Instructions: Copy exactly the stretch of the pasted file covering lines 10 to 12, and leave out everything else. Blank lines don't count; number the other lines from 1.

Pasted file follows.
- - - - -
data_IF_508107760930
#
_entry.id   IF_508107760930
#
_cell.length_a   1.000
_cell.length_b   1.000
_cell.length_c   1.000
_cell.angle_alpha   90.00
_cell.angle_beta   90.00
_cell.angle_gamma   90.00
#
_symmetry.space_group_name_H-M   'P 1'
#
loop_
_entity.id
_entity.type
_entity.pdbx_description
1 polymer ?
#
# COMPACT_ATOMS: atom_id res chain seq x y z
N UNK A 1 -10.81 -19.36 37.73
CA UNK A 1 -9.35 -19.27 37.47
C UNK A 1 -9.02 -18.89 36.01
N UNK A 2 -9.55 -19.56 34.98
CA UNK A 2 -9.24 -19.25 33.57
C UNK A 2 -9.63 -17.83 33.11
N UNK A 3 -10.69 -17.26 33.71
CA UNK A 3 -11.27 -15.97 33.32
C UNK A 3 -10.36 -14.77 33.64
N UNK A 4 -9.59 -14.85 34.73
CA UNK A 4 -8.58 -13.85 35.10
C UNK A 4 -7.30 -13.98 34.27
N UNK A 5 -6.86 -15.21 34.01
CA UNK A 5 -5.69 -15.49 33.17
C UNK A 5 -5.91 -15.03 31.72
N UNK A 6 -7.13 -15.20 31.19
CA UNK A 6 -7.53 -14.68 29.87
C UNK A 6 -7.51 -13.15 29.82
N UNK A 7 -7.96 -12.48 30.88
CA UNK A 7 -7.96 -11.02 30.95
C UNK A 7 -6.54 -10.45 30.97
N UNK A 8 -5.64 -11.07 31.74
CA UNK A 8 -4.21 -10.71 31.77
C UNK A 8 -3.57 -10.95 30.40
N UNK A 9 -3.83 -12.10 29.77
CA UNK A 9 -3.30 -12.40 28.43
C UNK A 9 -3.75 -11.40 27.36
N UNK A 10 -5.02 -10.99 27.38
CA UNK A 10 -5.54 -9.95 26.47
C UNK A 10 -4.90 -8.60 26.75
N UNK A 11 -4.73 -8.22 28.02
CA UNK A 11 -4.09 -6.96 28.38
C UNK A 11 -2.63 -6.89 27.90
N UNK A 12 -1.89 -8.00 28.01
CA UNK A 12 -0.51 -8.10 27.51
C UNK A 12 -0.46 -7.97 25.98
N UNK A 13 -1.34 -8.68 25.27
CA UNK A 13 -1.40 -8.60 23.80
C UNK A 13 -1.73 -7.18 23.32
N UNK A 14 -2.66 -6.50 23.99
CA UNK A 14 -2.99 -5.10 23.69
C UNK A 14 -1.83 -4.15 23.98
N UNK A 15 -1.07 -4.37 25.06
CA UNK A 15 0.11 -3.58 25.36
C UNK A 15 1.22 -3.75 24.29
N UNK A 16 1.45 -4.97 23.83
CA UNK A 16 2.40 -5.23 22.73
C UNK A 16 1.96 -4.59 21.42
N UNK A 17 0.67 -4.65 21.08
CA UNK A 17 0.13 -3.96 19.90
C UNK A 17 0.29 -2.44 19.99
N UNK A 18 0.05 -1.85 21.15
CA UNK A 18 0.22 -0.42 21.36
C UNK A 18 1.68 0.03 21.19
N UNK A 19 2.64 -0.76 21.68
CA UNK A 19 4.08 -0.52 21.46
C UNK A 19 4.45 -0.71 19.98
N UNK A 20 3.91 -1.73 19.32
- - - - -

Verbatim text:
_cell.angle_gamma   90.00
#
_symmetry.space_group_name_H-M   'P 1'